Tuesday, January 31, 2012

And we adapt so well to captivity

You get to a certain age, and you start thinking you’ve seen much of what life has to offer—at least at the mall. But there it was, no bigger than my hand, and the furry critter was crawling all over the sales rep who insisted that a sugar bear was just what our household needed.

Last I’d heard, Sugar Bear was a cartoon bear that adorned boxes of Super Sugar Crisp, wearing a preppy blue turtleneck sweater. Related to koalas and kangaroos and also called “sugar gliders,” these have appeared on Animal Planet and are billed as the perfect ‘pocket-pets.’” They’re well behaved and appropriate for young children. They bond to their human “families,” they get along with non-slithering pets, they’re loyal, and they love to play. When you have one, in fact, you’ll think of yourself in a whole new way: as a set of monkey bars.

Other people aren’t so complimentary. Sugar bears bite. They love to play so much that you can just forget about anything else you like to do, like read things online. Cats and dogs love them…the way women love chocolate. And they can’t be potty trained, though they tend to pee and poop on members of their human “families,” especially in their pockets. What do you expect? They’re marsupials—they know pockets from birth. Oh, and you don’t spend hundreds on just one; it needs a friend. So you should get a second, of the opposite sex. Of course, you know what comes next.

I’m sure the truth, other than their curious aversion to snakes, lies somewhere in between. But I have a bigger problem with a creature that’s captured in the rainforests of Australia or Indonesia and transported ten thousand miles to press me into servitude. Really now: If I so wanted something in my pocket that required incessant attention, a smart phone is all I’d need.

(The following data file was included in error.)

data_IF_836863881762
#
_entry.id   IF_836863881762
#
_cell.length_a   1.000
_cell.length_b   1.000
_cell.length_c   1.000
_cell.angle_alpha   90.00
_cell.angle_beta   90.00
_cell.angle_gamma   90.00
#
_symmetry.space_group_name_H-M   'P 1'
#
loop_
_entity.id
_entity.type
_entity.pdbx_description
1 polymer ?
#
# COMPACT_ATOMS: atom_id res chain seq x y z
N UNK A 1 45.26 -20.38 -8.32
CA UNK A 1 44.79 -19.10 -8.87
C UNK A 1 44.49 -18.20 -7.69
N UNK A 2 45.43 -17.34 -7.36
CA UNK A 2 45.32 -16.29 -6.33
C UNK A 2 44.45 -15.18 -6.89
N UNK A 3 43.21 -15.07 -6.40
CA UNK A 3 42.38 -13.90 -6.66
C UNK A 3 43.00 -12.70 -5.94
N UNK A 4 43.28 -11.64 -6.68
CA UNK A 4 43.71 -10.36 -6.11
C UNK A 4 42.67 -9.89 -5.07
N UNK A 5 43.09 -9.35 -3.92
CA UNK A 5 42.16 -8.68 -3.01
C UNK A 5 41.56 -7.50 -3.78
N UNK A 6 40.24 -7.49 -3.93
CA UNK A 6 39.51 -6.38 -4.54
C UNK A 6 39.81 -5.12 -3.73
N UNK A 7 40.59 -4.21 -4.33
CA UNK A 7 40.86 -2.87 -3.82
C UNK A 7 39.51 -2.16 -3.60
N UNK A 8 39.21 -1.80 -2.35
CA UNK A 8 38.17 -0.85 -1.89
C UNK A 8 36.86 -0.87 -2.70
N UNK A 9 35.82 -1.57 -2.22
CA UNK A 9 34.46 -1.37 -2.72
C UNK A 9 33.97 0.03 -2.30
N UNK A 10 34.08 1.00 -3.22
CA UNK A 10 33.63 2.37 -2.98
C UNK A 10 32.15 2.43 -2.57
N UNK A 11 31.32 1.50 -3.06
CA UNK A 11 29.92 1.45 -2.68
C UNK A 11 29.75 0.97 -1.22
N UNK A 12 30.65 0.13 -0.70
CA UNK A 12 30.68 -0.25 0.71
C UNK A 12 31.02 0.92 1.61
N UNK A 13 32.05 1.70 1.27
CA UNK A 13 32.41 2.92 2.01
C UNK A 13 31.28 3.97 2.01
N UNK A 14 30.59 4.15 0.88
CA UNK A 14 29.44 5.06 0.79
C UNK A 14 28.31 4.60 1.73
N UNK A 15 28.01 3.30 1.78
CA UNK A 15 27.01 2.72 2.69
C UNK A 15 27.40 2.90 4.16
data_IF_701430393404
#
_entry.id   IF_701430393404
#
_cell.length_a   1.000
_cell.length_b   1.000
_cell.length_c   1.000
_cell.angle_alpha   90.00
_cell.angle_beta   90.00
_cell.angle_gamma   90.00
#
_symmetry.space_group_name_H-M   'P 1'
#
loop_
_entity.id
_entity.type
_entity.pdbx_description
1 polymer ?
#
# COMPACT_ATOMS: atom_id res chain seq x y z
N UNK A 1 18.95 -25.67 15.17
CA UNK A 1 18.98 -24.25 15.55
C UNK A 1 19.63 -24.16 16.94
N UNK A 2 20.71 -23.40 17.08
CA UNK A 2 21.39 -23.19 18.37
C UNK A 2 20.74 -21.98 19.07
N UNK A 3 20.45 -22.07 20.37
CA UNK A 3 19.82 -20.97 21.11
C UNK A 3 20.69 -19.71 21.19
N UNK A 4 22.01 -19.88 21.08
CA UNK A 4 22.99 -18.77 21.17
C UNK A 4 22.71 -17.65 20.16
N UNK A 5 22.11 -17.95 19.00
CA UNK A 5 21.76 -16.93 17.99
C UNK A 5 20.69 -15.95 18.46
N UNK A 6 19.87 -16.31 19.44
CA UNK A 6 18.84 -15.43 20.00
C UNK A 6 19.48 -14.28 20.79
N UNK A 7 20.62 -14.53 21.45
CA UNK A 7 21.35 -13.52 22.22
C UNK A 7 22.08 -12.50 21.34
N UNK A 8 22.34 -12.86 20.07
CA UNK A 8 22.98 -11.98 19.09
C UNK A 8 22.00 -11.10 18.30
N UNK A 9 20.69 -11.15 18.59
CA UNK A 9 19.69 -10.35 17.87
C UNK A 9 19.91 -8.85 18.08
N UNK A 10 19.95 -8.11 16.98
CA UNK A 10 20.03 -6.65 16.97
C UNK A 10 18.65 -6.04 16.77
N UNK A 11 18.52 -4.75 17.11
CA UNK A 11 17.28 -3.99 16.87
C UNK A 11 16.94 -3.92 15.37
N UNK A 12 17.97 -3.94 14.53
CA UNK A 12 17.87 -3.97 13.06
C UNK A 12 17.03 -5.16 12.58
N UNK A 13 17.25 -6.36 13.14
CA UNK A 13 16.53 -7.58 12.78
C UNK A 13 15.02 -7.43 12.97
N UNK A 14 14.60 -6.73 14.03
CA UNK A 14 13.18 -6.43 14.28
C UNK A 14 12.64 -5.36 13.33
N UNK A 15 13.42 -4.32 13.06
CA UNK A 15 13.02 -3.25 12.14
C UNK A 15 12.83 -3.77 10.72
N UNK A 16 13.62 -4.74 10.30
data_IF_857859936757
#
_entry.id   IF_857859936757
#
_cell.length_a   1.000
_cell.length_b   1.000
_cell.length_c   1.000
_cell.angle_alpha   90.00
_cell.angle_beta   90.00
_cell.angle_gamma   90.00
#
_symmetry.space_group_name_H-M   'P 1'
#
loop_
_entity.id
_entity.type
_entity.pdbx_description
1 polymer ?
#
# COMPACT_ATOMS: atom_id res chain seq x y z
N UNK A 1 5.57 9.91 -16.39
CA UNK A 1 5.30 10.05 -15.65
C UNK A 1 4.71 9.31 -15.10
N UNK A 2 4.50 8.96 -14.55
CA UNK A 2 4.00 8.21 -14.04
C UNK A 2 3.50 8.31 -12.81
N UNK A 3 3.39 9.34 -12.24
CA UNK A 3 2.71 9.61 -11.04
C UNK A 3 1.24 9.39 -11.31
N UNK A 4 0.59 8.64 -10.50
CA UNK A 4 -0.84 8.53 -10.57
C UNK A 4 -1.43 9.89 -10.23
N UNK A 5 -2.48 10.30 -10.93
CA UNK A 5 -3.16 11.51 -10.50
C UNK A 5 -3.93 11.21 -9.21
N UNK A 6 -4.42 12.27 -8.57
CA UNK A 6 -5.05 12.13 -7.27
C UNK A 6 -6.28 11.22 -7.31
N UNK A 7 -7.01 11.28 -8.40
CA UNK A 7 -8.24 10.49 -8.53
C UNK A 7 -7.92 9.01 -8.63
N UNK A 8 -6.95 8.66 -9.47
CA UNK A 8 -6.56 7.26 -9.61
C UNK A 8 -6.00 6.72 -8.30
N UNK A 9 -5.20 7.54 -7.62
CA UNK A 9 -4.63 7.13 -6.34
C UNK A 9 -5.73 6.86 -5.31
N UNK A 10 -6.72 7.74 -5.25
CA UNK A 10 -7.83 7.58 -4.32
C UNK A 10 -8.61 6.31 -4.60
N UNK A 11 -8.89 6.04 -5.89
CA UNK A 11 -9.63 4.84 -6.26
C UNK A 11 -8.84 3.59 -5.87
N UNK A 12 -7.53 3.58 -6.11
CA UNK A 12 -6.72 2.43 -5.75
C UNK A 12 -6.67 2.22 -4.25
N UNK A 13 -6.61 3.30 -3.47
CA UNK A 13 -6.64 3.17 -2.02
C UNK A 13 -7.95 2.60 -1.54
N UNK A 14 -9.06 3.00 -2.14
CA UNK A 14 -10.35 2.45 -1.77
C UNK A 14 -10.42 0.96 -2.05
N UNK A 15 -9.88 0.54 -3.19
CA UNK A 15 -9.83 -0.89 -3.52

When Katie and Andrew were much younger, they received Tamagotchis in a birthday-party goody bag, and I considered it a credit to their intelligence that within scant weeks they left the beeping slave drivers for dead, virtually doomed to starvation. I have no doubt the kids would do the same if they played Farmville—and on the scale of Tyson Foods. It makes a father proud.

Yet today’s web-enabled handhelds have become today’s Tamagotchis, and there’s no condemning these critters. They text us, they comment on our status, they play music and videos, and do myriad other things with all the apps—little software programs, for the uninitiated—you can download to them. (Alas, there’s no virtual sugar-bear app.) They never shut up. And they’re creating a race of sub-human beings who walk while looking downward, banging into one another and into the path of cars—whose drivers are also checking their little screens instead of the road.

I know…because I’m trying not to become one. With my new iPod Touch, occasionally a very handy doodad, I’m still trying to find all the settings I need to set so it stops calling me with every IM, email and social-network comment someone sends my way. It doesn’t yet feel like a sugar bear in my pocket.

But the day it does, I’ll just have to download a Pampers app.

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